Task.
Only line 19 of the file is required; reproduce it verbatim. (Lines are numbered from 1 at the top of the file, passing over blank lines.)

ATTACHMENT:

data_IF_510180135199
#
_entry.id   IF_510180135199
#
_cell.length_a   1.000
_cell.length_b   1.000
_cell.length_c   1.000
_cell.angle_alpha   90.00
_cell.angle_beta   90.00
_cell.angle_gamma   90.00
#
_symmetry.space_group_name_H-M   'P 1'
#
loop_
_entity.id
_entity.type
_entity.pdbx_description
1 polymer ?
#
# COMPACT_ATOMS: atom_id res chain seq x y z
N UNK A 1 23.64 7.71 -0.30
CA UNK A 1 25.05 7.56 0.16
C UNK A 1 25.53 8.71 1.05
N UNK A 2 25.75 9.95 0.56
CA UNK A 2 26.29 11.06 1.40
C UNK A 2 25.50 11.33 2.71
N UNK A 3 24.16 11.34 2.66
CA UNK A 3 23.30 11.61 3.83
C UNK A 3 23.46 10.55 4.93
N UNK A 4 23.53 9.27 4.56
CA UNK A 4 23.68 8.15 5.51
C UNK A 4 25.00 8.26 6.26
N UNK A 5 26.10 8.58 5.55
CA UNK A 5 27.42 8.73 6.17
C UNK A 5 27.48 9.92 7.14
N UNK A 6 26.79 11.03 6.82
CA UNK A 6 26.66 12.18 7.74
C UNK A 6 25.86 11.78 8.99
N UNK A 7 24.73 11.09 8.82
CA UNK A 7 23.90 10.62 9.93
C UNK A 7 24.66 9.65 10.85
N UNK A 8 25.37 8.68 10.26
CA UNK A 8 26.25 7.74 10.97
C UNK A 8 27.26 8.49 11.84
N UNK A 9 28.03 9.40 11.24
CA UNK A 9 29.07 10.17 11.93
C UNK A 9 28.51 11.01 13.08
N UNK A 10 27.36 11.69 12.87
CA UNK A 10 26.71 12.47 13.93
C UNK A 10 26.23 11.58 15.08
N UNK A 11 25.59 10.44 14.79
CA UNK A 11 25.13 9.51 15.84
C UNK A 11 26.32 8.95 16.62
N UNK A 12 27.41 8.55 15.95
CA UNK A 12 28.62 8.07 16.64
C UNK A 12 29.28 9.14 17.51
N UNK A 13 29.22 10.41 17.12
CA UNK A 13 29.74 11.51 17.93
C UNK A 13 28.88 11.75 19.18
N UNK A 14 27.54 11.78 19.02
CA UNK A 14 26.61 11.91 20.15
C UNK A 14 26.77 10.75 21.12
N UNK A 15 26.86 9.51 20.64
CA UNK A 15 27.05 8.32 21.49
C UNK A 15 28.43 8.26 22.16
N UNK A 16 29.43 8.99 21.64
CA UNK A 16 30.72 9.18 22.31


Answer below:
#